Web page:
The last six years have seen a growth never experienced before. Back in 2012, there were just 12,500 recruitment agencies operating in the UK – I say just, because while this is still a sizeable number, it pails into insignificance when compared with the 40,000 or so we see today.
It is a great time to be in working in recruitment, but the challenge for agency owners and those responsible for the marketing and PR of them, is how to position theirs above increasingly competitive noise? It’s not easy, especially when you factor that each agency has around three-times more competitors now than it did just a few years back. But it is more than possible to achieve – by selling your people, without selling in the traditional sense.
As a PR and Content Marketing agency, we currently work with 16 recruitment agencies and executive search firms and over the last 5-6 years we have supported over 100 both in the UK but also in the US, too.
Common to each of them are teams of consultants who truly know their arses from their elbows. They’ve worked in their sectors for years, have acquired a knowledge and insight into what works well, and what doesn’t.
Yet, until we start working with them, most of these agencies have failed to tap into this and recognise how marketing this in the right way can pay dividends both from a branding and revenue perspective.
Here’s a typical example of what I mean. We get approached by an agency who say they need help getting their name known and on the radar of the clients they really want to be doing business with. Great, I say. Let’s meet.
And so, we arrange a meeting, typically with the MD or CEO, the operations manager and the head of marketing. The conversation goes really well, we’re asked to talk about our experiences of working with other agencies and the results we have delivered for them. The client loves it, this is just what they have been looking for. So, we sign a contract and we’re ready to start.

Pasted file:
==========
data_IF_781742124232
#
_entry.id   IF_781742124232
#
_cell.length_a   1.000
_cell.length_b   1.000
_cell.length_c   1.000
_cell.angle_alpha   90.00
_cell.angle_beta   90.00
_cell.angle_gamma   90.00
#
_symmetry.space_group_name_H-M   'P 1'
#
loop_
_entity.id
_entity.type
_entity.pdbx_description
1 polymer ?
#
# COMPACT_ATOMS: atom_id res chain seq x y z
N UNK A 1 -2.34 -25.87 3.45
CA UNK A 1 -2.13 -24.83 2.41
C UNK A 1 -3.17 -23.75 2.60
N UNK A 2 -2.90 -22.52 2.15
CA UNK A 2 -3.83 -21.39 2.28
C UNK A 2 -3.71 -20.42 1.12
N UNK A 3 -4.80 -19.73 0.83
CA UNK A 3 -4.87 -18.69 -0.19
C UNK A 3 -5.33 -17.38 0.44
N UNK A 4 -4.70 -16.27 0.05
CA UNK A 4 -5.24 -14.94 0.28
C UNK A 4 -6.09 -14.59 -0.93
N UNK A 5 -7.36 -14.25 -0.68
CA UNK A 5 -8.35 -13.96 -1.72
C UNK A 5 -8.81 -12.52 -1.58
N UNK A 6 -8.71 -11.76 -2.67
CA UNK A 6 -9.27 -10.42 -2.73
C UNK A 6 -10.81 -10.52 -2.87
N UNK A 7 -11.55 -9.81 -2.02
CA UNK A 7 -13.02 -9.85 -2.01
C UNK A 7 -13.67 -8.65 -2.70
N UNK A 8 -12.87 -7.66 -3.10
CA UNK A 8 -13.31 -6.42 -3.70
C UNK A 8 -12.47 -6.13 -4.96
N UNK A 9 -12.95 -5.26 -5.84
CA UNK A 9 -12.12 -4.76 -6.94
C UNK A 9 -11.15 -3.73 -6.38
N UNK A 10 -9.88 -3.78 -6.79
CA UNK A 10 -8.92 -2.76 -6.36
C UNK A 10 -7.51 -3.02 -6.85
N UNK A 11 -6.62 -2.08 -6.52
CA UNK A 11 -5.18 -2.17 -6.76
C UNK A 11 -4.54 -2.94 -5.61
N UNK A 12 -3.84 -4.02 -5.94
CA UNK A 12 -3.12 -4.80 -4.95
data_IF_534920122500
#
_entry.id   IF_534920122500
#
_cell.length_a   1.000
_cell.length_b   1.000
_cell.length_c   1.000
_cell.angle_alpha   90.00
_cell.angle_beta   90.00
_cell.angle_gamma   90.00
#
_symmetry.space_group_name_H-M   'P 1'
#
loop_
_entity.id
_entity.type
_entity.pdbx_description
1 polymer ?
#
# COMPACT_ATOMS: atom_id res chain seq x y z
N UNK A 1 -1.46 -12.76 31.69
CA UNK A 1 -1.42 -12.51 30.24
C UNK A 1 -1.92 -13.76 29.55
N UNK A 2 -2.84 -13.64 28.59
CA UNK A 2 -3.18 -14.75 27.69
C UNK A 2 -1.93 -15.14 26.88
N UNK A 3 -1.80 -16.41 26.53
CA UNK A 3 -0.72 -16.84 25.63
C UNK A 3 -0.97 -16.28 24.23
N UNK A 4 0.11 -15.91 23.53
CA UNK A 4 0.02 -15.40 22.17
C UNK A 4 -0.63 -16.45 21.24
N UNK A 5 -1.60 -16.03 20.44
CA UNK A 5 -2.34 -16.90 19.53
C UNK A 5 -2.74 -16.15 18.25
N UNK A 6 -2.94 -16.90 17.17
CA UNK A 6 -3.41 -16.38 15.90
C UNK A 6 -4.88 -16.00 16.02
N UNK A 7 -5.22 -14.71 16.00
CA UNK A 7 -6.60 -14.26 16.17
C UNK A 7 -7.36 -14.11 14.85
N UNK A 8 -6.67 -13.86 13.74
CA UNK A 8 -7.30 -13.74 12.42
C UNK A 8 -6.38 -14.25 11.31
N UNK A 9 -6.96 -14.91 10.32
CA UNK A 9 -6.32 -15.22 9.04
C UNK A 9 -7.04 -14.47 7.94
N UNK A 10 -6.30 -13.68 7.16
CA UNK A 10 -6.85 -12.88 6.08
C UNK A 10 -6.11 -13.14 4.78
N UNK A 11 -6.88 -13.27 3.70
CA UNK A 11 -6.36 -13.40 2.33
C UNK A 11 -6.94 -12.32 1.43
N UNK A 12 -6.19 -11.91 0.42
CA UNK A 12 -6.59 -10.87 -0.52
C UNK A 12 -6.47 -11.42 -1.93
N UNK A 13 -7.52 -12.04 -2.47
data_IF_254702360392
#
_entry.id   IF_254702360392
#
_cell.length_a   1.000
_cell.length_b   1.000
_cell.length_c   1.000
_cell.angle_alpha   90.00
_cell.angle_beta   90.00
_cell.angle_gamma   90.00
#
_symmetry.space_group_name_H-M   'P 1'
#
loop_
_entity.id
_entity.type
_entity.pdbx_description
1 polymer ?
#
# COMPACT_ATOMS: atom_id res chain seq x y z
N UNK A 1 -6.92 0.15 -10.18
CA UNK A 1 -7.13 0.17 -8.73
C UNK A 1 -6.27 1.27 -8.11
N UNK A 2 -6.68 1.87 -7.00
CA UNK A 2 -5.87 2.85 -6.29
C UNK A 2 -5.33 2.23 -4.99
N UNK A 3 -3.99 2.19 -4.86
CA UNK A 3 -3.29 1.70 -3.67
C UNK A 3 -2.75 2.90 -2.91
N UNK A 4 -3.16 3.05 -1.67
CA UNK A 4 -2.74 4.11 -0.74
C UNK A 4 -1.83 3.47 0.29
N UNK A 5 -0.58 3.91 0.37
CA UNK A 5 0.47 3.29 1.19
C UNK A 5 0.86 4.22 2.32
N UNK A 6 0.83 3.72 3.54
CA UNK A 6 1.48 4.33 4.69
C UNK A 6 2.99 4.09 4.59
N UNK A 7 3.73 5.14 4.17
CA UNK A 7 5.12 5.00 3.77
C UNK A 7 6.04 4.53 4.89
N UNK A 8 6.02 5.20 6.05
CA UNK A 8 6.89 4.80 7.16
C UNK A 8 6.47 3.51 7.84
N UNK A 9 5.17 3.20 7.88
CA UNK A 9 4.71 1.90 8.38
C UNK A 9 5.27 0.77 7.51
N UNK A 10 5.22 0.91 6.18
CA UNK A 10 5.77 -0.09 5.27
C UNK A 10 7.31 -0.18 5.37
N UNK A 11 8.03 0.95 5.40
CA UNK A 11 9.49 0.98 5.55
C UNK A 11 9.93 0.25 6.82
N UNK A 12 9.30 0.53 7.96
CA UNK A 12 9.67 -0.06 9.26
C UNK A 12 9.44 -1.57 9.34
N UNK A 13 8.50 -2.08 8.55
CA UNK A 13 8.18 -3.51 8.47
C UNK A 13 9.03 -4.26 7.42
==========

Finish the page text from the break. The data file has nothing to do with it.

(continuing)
The very first meeting we have as that agency’s new PR and Content partner is not with the same people we met during the pitch stage, it’s the consultants. It is they who speak with their prospects and clients every day, they know why people do business with them, and why they don’t, they know how good their competitors are and how to sell against them, and it is these consultants who have the market knowledge to be able to talk confidently about what is happening in their sectors right now.
This is critical information, and so we sit with each consultant for 10-15 minutes and get them talking about all of these things that I have just mentioned. What skills are in highest demand right now? How is the market shaping up ahead of Brexit? Where do you see the greatest opportunities coming from in the next 12 months? And so on.
These questions are quick-fire – after all, for consultants, time is money and they want to be spending more of it on billable activity. But the answers we get can often be priceless.
One example of this is an executive search firm we have worked with for two years. Their CEO is a powerful and highly influential figure who has become one of the most recognised champions for inclusion in the workplace. Too many people claim to be experts, few actually demonstrate that they are. In the case of this client, we knew his knowledge and in-depth understanding of diversity issues was second to none, so we authored a series of thought leadership articles for the company website, his personal LinkedIn profile and for the recruitment, management, national and international press.
He has become the go-to expert on all things diversity in the workplace and in recent months has featured in a plethora of national newspapers, TV interviews.
All of this does more than simply make an individual and the agency they represent look good. It drives new visitors to the agency website, it boosts the number of new enquiries that are received which in turn increases the number of conversions (assuming the consultants receiving these enquiries are good a selling, of course), and it drives repeat business – even consolidating sales that have already been made.
For instance, we had secured a new client and shortly after signing a contract, they saw us quoted in one of the recruitment magazines -–they said, “You really do practice what you preach.” To which I replied, “Absolutely, we know our stuff, we talk about it and share insights. And in doing so, this PR malarkey really does generate revenues and enable businesses to grow – it’s how we’ve become a 10-person team with half a million in revenues in less than two years.”
If it can work for us and for our clients, then PR can work for you too…if you also know your arse from your elbow!